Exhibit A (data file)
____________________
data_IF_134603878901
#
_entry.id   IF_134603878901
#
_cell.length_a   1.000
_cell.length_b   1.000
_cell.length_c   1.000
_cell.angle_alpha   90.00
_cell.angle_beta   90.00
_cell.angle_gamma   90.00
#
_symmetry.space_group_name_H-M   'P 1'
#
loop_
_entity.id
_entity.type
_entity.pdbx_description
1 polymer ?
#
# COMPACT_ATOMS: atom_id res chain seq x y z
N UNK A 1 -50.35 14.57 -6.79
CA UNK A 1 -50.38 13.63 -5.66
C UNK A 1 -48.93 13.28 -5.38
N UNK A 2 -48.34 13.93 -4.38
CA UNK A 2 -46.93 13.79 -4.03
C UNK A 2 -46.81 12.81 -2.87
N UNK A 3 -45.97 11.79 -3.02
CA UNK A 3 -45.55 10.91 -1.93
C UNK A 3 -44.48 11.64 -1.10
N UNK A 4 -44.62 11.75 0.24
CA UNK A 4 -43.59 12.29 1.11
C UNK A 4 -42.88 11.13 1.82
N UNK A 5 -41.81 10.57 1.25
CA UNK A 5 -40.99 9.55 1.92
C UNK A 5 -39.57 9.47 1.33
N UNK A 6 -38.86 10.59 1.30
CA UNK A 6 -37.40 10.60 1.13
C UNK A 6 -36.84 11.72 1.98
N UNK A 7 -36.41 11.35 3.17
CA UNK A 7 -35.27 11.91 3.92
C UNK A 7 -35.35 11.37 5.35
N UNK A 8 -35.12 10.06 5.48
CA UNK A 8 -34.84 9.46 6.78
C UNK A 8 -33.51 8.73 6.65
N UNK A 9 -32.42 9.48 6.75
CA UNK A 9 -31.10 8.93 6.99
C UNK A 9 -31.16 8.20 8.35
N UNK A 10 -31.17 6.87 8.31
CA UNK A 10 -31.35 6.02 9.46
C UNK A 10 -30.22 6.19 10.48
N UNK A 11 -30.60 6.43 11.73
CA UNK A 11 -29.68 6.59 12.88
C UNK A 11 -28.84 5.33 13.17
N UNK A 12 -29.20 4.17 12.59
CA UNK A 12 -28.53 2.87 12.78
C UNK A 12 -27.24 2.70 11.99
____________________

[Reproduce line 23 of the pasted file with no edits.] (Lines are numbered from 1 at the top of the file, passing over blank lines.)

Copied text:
C UNK A 1 -48.93 13.28 -5.38